As a folksy but astute humorist, Will Rogers lies between Mark Twain and Garrison Keillor, but was far bigger in his heyday than either. Yes, Rogers in his lifetime was bigger than Twain. When he died in a plane crash in 1935, an event ominously foreshadowed often in The Will Rogers Follies, an otherwise sunny tribute show at Auburn’s Merry-Go-Round Playhouse, the entire country came to a mournful halt.
That’s because Rogers was in show business. Before the term was invented, he was the king of all media: radio, books, newspapers, movies and especially the Broadway stage. That’s why the full title of the show is The Will Rogers Follies: A Life in Review.
The emphasis on “Follies” is immediately apparent from Kelly Tighe’s eye-catching set featuring a gigantic (and precarious) staircase, wonderfully lighted by Marcia Madeira. Rogers modestly explains that his role in the Ziegfeld Follies was to fill in the time while the many women in the production changed their skimpy costumes. Gradually his wit came to outdraw the skin. Peter Stone’s well-constructed book and Cy Coleman’s score are always clear about which came first. Will Rogers Follies might tell about the improbable rise of a half-breed hick from impoverished Oklahoma, but it is fundamentally a dance show, originally choreographed by Tommy Tune, here revised and enhanced by director-choreographer Ann Cooley.
Having an established star appear as Rogers favors the triumph of wit. In recent years the Merry-Go-Round has announced after the season begins that a performer known from television will be appearing later in the summer. It would be a grave mistake, however, to link Tom Wopat only with The Dukes of Hazzard, the decades-old TV series. As a Wisconsin-born Czech-American, he’s not even a Southern good ol’ boy but has mastered several regional accents. For the past 30 years he’s been active in movies and on Broadway, both singing (Catch Me If You Can, Annie Get Your Gun) as well as dramatic roles (Glengarry Glen Ross and A Catered Affair, the latter garnering a Drama Desk nomination).
Wopat’s star power lies not simply in his good name but the sharpness and proficiency he brings to everything he has to do. He makes the vocals sound better than we remember them. Although the show was one of Cy Coleman’s biggest hits, running for three years (1991 to 1994), it lacks a genuine hit song. Thus Wopat is most impressive in some of the throwaways, like the second act’s “Look Around,” as well as the better-known “Give a Man Enough Rope” and “Never Met a Man I Didn’t Like.” He’s hilarious in the sit-down, patty-cake ballet number, “Our Favorite Son.” His comic style hits the mark without trying to mimic what we recall from old recordings, but he does come off a bit like a friskier, better-looking Tommy Lee Jones. Wopat even passes muster with some rope tricks.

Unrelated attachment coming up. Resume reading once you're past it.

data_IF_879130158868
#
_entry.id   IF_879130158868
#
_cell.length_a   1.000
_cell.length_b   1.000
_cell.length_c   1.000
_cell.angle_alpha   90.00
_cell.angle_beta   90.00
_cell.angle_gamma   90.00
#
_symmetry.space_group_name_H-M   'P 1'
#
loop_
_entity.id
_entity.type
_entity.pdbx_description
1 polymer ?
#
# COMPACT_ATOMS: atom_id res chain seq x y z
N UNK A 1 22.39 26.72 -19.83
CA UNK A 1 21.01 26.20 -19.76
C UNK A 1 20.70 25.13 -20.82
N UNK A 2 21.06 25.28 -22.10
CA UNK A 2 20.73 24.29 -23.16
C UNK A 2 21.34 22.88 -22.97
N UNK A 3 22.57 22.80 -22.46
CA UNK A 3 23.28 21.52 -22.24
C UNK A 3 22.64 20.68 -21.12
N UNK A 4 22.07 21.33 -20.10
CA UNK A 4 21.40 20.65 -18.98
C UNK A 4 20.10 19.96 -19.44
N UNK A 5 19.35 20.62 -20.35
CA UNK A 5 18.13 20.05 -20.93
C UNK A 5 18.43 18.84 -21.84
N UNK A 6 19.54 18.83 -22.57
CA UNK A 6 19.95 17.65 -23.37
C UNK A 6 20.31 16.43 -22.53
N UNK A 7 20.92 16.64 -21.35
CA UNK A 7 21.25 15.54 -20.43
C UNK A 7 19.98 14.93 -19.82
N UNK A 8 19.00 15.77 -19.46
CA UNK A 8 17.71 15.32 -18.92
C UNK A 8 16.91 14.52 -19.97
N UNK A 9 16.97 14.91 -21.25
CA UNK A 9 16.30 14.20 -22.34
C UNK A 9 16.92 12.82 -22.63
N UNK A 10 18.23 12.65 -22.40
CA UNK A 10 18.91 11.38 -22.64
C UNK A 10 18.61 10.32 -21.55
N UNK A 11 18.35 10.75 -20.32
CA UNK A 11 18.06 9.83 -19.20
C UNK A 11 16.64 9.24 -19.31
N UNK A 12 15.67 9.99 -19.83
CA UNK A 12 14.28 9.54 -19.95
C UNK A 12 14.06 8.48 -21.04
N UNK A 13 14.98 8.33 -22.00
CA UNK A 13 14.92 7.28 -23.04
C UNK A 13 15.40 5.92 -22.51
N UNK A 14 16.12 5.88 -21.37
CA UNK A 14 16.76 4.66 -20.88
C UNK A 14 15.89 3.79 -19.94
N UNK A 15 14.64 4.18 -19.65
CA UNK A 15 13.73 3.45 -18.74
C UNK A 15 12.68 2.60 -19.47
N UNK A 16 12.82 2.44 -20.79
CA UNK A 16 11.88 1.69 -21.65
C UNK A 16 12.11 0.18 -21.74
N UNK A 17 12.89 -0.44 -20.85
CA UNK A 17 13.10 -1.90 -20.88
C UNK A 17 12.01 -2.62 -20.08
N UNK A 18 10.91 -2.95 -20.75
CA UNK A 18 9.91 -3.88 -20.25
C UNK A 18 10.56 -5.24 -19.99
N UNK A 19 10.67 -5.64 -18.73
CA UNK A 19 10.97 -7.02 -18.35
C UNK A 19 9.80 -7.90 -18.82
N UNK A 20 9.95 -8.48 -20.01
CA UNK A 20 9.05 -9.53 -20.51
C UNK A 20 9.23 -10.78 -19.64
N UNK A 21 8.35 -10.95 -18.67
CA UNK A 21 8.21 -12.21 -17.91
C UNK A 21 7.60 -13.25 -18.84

Much as the lead has his name in the title, Will’s delivery often relies on the strength of three important supporting players. Elisa Van Duyne might seem a trifle elegant to be Betty Blake, Will’s wife, who retains her maiden name. As with Wopat’s numbers, Van Duyne’s delivery improves the score in supportive wife solos like “My Unknown Someone,” ”My Big Mistake” and “Without You.” Coleman and lyricists Betty Comden and Adolph Green allow her to cut loose in the second act with an improbable but arresting torch song, “No Man Left for Me.”
The second woman goes by the name of Ziegfeld’s Favorite (Gabrielle McClinton). Part narrator, part temptress, part cheerleader, she bears a certain kinship to the Emcee in Cabaret. Although she leads a big number early in the first act, “Will-a-Mania,” she is less demarked by her singing than her dance moves and struts, some of them exaggerations of the sexy sashaying producer Flo Ziegfeld favored on the floor. As McClinton embodies the Favorite, she cannot enter a scene without dominating it.
Steve Luker, who may be younger than Wopat offstage, plays Will’s father Clem, as seen by the youthful entertainer. No warm and fuzzy Ward Cleaver, Clem is the abrasive flint against which Will ignites his spark. Luker’s own spark shines brightly in three musical numbers, especially “Clem’s Return.”
Production values are high, as Bruce Turgeon’s costumes reawaken the glitz of 1920s Broadway. The eye-filling opening number, “Let’s Go Flying,” dazzles with art deco images of Will Rogers’ Indian heritage, one of the best things in the show.
The Will Rogers Follies has performances on Wednesday, Sept. 10, 2 and 7:30 p.m.; Thursday, Sept. 11, 7:30 p.m.; Friday, Sept. 12, and Saturday, Sept. 13, 8 p.m.; Monday, Sept. 15, 2 p.m.; and Tuesday, Sept. 16, and Wednesday, Sept. 17, 2 and 7:30 p.m., at the Merry-Go-Round Playhouse, Emerson Park, 6877 East Lake Road (Route 38A), Auburn. Call 255-1785 or (800) 457-8897.